UK ban on 'junk food' advertising to take effect in April1 Apr 2022
New UK legislation that limits advertising - including in-store promotions and special offers - on products high in fat, salt, and sugar (HFSS) will enter into effect in April.
As part of this new legislation, 'junk food' brands will now face promotional restrictions at store entrances, end-of-aisle displays, and checkouts, as well as their online equivalents. There will also be a watershed on TV advertising after 9pm, and ‘buy-one-get-one’ or ‘3 for 2’ offers will be prohibited for HFSS products.
One of the major caveats to these new rules is the size of the store in which these HFSS products are sold. According to a release from the British government, “stores over 2,000 square feet - specialist retailers, such as chocolate shops, are exempt from the location restrictions.” This means that corner stores and chocolate shops will retain the right to promote them in-store.
Removing supermarket promotions is likely to affect the sales of many HFSS brands. Data cited by the British government shows that in-store deals increase purchase of promoted products by almost 20%.
Thinking outside the box to get consumer attention
Nevertheless, these newly-imposed restrictions are not the only ways that brands can attract their intended audience.
Hannah Walley, head of media at Kantar UK wrote an opinion piece suggesting that FMCG brands 'think outside of the box' when developing long-term strategies that adhere to the new limitations. She pointed to the brand Red Bull as an example of a company using non-traditional marketing techniques that do not rely on in-store promotions to build brand awareness.
Similarly, building a brand today often takes more than just good prices and the promise of a satisfying experience. Consumers are progressively invested in the 'back story' of brands and how they supporting consumer values. Dutch ethical chocolate brand Tony’s Chocoloney, which sells its products in the UK, exemplifies this approach through its use of environmentally friendly packaging and messaging about the provenance of its ethically-sourced cocoa beans. This Dutch chocolate company is even supporting sugar tax legislation in the Netherlands, relying on candour to raise awareness about its role in sugar consumption but also about the brand itself.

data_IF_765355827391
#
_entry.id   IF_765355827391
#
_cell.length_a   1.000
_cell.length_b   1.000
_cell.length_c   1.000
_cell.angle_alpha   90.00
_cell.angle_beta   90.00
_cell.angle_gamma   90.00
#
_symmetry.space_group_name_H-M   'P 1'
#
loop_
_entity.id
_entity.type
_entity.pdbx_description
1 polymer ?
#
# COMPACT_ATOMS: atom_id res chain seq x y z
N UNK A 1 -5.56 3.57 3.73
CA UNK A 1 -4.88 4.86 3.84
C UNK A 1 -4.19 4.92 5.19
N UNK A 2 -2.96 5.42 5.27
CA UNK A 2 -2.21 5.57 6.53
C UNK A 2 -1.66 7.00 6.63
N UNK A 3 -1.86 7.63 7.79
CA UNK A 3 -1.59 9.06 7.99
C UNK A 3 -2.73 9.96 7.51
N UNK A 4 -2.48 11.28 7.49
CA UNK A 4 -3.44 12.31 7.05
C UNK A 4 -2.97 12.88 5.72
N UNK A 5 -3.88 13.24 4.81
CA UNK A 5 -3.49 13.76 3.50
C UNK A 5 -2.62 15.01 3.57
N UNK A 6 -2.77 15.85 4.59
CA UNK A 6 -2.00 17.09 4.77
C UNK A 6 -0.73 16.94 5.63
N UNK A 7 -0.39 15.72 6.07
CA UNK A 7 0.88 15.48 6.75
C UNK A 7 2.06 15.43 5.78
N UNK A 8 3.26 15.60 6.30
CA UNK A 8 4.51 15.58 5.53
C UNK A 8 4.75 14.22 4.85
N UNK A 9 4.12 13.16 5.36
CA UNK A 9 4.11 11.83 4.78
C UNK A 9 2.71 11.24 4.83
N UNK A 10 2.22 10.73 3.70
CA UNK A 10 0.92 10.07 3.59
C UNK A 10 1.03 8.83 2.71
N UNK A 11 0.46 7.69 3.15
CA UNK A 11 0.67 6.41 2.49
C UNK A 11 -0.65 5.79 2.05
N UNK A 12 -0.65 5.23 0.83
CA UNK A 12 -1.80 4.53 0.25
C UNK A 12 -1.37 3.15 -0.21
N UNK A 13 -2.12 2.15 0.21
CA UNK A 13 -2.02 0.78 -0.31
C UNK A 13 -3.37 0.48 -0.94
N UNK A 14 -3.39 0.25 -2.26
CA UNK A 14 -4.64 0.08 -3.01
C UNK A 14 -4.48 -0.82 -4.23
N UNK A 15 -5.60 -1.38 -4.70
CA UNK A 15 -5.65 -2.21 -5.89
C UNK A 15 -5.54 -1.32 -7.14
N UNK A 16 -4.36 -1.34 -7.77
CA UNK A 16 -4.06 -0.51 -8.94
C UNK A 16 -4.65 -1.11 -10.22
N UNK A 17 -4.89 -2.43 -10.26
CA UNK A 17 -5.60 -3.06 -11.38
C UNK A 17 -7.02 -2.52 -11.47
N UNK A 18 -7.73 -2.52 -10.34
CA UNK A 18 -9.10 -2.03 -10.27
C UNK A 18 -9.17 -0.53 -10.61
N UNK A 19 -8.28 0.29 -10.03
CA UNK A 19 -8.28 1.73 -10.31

Opposition to the new rules: 'This will stifle reformulation'
US cereal giant Kellogg’s has opposed the legislation. In a letter to the UK parliament, it said: "The restrictions to food and drink advertising contained within the Bill would impact on both adults and children without achieving the stated objectives and do not reflect changing consumption habits."
It added: "The restrictions as drafted, when applied practically, will have the unintended consequence to stifle reformulation of food and the ability of companies like Kellogg’s to innovate better non HFSS products under existing branding. The very nature of reformulation requires a brand to be promotable, including the promotion of the brand name."
The multinational said it had already reduced sugar in Coco Pops by 50% and withdrawn high-sugar Ricicles from sale. The company also said it would make its kids’ cereals non-HFSS by cutting sugar content by 10% and salt content by at least 20% by the end of 2022.
With consumers placing increasing emphasis on brand purpose, HFSS manufacturers have the opportunity to reflect this in their marketing to continue to attract consumer attention even as the UK government fights the increasing obesity crisis that affects 63% of the adults in England and costs the NHS £6 billion a year in obesity-related illnesses.
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